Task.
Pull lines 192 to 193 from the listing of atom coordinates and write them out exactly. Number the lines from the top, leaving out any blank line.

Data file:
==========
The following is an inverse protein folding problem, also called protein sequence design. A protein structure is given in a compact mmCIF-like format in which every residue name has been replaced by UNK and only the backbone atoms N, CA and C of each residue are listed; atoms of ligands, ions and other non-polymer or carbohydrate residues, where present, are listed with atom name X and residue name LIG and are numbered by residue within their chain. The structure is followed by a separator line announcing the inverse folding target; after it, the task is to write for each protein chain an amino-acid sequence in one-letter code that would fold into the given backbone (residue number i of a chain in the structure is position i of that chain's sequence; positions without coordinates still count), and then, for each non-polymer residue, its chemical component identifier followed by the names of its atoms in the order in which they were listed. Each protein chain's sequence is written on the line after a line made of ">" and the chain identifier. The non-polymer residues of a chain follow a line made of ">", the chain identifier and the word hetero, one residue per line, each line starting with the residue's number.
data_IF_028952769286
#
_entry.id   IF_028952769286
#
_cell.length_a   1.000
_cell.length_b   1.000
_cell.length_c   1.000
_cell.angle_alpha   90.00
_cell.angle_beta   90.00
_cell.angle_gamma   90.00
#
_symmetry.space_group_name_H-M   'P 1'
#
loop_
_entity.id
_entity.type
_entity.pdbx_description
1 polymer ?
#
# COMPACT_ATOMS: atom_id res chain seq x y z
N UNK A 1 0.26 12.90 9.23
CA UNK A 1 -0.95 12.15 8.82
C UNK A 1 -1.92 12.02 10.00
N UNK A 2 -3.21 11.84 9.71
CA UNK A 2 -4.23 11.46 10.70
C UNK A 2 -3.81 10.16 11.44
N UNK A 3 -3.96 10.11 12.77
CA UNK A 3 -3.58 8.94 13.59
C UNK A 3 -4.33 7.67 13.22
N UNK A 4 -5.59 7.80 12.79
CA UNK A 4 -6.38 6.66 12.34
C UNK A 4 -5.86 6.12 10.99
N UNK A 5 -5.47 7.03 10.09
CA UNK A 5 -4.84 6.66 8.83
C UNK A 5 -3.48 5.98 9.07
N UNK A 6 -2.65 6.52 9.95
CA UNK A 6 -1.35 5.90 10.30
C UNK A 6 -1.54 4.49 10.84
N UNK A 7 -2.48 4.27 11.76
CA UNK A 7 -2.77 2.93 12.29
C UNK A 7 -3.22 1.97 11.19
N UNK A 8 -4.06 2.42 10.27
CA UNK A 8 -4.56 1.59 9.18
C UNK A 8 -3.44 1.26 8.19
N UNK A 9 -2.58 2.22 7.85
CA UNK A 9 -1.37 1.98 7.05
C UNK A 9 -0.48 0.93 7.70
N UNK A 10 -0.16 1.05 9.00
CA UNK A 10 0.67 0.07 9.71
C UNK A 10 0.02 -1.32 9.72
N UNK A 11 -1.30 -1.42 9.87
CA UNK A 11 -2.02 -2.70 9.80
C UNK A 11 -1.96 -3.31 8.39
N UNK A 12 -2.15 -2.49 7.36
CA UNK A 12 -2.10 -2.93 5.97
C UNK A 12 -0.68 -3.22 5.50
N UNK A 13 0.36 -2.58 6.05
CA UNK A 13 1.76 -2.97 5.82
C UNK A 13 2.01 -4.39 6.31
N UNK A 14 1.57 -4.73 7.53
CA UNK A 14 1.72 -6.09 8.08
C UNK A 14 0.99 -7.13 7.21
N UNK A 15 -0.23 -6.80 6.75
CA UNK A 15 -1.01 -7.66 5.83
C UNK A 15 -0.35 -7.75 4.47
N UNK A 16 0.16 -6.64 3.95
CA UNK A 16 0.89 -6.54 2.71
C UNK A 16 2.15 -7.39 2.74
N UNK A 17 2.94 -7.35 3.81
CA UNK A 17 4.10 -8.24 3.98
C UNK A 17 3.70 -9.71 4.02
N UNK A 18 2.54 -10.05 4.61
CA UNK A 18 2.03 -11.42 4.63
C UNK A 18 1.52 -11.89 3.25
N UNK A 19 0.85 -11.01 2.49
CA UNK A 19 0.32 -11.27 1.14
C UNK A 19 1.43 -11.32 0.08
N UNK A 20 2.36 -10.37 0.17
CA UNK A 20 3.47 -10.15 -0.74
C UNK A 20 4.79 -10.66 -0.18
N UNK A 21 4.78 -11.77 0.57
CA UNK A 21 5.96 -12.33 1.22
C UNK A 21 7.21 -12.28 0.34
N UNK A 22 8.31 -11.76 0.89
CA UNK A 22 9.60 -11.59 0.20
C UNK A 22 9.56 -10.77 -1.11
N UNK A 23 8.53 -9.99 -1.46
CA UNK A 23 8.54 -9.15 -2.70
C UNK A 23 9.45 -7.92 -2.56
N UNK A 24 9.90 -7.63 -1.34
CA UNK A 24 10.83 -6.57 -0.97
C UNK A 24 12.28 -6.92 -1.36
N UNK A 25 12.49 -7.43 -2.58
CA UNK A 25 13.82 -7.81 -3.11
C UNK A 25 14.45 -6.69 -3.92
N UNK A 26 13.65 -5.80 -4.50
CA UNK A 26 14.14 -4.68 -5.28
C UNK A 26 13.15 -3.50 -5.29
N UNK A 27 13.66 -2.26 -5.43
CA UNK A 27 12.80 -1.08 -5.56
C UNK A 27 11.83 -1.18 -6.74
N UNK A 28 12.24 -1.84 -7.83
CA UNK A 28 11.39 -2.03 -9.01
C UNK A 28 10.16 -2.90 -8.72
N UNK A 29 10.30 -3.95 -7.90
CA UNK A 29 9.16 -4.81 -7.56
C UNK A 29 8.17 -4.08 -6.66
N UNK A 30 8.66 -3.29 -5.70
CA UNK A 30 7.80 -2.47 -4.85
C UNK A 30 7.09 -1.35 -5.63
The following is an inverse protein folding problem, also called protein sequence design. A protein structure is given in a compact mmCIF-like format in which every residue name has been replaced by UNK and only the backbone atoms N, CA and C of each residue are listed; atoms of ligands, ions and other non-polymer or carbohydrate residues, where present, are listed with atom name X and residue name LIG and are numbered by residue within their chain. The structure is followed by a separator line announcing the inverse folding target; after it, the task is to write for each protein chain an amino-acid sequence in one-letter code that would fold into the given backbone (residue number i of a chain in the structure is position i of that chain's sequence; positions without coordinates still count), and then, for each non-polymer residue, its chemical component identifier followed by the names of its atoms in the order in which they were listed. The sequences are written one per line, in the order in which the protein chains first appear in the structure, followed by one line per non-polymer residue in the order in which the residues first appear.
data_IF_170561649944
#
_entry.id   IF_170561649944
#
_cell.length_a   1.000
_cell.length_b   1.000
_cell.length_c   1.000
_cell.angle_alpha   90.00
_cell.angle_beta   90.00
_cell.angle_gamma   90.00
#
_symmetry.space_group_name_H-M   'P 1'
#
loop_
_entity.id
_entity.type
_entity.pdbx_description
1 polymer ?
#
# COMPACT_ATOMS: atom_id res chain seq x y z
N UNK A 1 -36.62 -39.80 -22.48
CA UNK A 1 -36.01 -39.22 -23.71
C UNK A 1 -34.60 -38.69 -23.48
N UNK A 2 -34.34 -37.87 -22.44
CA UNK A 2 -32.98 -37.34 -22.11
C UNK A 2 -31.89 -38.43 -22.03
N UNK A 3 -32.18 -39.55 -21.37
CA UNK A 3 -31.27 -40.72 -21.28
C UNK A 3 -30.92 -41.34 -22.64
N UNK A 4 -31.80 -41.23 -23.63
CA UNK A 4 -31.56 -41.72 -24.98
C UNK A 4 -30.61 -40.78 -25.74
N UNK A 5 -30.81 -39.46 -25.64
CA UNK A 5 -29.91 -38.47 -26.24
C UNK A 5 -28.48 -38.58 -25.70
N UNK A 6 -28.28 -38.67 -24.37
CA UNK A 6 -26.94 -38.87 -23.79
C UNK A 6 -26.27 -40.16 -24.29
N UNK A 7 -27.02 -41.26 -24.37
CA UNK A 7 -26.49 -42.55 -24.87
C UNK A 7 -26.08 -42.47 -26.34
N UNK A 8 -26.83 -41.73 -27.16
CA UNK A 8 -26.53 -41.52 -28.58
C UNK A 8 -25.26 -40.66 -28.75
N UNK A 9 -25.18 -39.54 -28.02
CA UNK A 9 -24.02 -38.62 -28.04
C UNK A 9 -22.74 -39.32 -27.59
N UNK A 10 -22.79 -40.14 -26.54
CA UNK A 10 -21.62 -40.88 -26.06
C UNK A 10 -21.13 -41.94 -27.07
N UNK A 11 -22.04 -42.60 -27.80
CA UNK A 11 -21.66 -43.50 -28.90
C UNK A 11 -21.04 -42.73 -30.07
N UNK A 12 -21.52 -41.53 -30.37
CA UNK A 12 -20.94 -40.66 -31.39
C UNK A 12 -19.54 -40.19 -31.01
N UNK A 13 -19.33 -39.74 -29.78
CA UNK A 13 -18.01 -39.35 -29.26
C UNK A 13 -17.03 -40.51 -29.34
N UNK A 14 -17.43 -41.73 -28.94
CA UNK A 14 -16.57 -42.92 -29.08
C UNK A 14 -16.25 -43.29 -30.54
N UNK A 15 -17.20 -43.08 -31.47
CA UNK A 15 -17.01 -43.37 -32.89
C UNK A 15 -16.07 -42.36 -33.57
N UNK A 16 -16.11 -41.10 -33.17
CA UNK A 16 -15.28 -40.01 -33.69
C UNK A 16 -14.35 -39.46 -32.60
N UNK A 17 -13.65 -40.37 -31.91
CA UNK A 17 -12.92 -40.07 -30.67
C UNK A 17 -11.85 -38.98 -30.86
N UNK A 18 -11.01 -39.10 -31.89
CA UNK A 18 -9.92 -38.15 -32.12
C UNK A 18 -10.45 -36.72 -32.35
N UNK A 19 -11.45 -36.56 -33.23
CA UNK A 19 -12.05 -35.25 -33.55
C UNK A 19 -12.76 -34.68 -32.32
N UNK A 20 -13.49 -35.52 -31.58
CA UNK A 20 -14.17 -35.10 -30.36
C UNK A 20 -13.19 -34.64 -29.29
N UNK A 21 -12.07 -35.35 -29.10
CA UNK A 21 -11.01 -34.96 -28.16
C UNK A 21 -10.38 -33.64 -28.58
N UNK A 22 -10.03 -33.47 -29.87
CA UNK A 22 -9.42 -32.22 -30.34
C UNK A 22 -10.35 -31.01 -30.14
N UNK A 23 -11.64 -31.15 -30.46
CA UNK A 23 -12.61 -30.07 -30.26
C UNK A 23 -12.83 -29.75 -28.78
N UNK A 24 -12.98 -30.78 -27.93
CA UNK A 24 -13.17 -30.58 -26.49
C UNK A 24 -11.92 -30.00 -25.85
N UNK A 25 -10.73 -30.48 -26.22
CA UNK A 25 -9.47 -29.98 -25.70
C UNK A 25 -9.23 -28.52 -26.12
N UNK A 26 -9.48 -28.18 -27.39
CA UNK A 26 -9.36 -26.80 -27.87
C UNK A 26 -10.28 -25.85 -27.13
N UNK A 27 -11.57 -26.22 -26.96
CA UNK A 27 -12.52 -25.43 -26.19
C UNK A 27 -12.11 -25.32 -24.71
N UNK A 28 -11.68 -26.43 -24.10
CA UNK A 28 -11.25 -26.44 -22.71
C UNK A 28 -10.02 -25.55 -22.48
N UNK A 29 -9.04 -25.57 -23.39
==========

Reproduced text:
C UNK A 20 -13.19 -34.64 -29.29
N UNK A 21 -12.07 -35.35 -29.10